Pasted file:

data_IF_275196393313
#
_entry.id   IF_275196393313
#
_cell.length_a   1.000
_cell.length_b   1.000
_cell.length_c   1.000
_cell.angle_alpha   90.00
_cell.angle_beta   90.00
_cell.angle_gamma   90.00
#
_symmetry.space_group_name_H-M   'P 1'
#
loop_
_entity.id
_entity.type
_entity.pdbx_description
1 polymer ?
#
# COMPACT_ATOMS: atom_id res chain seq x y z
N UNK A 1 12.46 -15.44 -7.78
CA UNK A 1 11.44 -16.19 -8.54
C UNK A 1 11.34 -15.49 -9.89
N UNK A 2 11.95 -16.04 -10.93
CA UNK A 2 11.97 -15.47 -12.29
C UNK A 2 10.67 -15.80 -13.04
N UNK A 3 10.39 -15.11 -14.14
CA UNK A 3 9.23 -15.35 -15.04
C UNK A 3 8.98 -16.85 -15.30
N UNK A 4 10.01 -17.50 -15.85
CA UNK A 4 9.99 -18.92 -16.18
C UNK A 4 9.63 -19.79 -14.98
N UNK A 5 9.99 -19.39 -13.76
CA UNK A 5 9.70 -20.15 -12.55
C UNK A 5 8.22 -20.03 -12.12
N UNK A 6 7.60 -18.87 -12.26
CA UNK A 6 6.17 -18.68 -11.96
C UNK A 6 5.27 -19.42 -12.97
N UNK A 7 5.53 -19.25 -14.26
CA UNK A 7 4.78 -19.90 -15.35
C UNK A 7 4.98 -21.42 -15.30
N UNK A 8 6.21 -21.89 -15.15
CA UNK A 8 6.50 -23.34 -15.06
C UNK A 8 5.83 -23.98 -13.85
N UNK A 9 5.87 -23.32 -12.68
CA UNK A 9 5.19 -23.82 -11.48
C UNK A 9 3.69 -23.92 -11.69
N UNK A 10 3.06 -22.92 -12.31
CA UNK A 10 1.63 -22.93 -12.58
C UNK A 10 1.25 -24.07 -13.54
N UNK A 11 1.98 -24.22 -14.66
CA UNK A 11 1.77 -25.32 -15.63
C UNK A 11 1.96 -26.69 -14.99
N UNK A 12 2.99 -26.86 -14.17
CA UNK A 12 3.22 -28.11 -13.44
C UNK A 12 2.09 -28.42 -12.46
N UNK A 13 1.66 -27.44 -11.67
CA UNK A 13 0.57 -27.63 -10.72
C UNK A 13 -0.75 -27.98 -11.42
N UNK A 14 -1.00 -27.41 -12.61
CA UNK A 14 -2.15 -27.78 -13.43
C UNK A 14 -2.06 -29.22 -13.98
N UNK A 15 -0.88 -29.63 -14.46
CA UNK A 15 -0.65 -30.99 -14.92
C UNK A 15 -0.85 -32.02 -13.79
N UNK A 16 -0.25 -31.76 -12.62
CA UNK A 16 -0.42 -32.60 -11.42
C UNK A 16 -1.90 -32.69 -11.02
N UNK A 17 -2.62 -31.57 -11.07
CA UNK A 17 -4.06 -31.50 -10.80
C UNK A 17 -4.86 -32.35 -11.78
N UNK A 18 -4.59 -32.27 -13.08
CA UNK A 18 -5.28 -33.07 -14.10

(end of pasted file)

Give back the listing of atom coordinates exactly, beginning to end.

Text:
data_IF_275196393313
#
_entry.id   IF_275196393313
#
_cell.length_a   1.000
_cell.length_b   1.000
_cell.length_c   1.000
_cell.angle_alpha   90.00
_cell.angle_beta   90.00
_cell.angle_gamma   90.00
#
_symmetry.space_group_name_H-M   'P 1'
#
loop_
_entity.id
_entity.type
_entity.pdbx_description
1 polymer ?
#
# COMPACT_ATOMS: atom_id res chain seq x y z
N UNK A 1 12.46 -15.44 -7.78
CA UNK A 1 11.44 -16.19 -8.54
C UNK A 1 11.34 -15.49 -9.89
N UNK A 2 11.95 -16.04 -10.93
CA UNK A 2 11.97 -15.47 -12.29
C UNK A 2 10.67 -15.80 -13.04
N UNK A 3 10.39 -15.11 -14.14
CA UNK A 3 9.23 -15.35 -15.04
C UNK A 3 8.98 -16.85 -15.30
N UNK A 4 10.01 -17.50 -15.85
CA UNK A 4 9.99 -18.92 -16.18
C UNK A 4 9.63 -19.79 -14.98
N UNK A 5 9.99 -19.39 -13.76
CA UNK A 5 9.70 -20.15 -12.55
C UNK A 5 8.22 -20.03 -12.12
N UNK A 6 7.60 -18.87 -12.26
CA UNK A 6 6.17 -18.68 -11.96
C UNK A 6 5.27 -19.42 -12.97
N UNK A 7 5.53 -19.25 -14.26
CA UNK A 7 4.78 -19.90 -15.35
C UNK A 7 4.98 -21.42 -15.30
N UNK A 8 6.21 -21.89 -15.15
CA UNK A 8 6.50 -23.34 -15.06
C UNK A 8 5.83 -23.98 -13.85
N UNK A 9 5.87 -23.32 -12.68
CA UNK A 9 5.19 -23.82 -11.48
C UNK A 9 3.69 -23.92 -11.69
N UNK A 10 3.06 -22.92 -12.31
CA UNK A 10 1.63 -22.93 -12.58
C UNK A 10 1.25 -24.07 -13.54
N UNK A 11 1.98 -24.22 -14.66
CA UNK A 11 1.77 -25.32 -15.63
C UNK A 11 1.96 -26.69 -14.99
N UNK A 12 2.99 -26.86 -14.17
CA UNK A 12 3.22 -28.11 -13.44
C UNK A 12 2.09 -28.42 -12.46
N UNK A 13 1.66 -27.44 -11.67
CA UNK A 13 0.57 -27.63 -10.72
C UNK A 13 -0.75 -27.98 -11.42
N UNK A 14 -1.00 -27.41 -12.61
CA UNK A 14 -2.15 -27.78 -13.43
C UNK A 14 -2.06 -29.22 -13.98
N UNK A 15 -0.88 -29.63 -14.46
CA UNK A 15 -0.65 -30.99 -14.92
C UNK A 15 -0.85 -32.02 -13.79
N UNK A 16 -0.25 -31.76 -12.62
CA UNK A 16 -0.42 -32.60 -11.42
C UNK A 16 -1.90 -32.69 -11.02
N UNK A 17 -2.62 -31.57 -11.07
CA UNK A 17 -4.06 -31.50 -10.80
C UNK A 17 -4.86 -32.35 -11.78
N UNK A 18 -4.59 -32.27 -13.08
CA UNK A 18 -5.28 -33.07 -14.10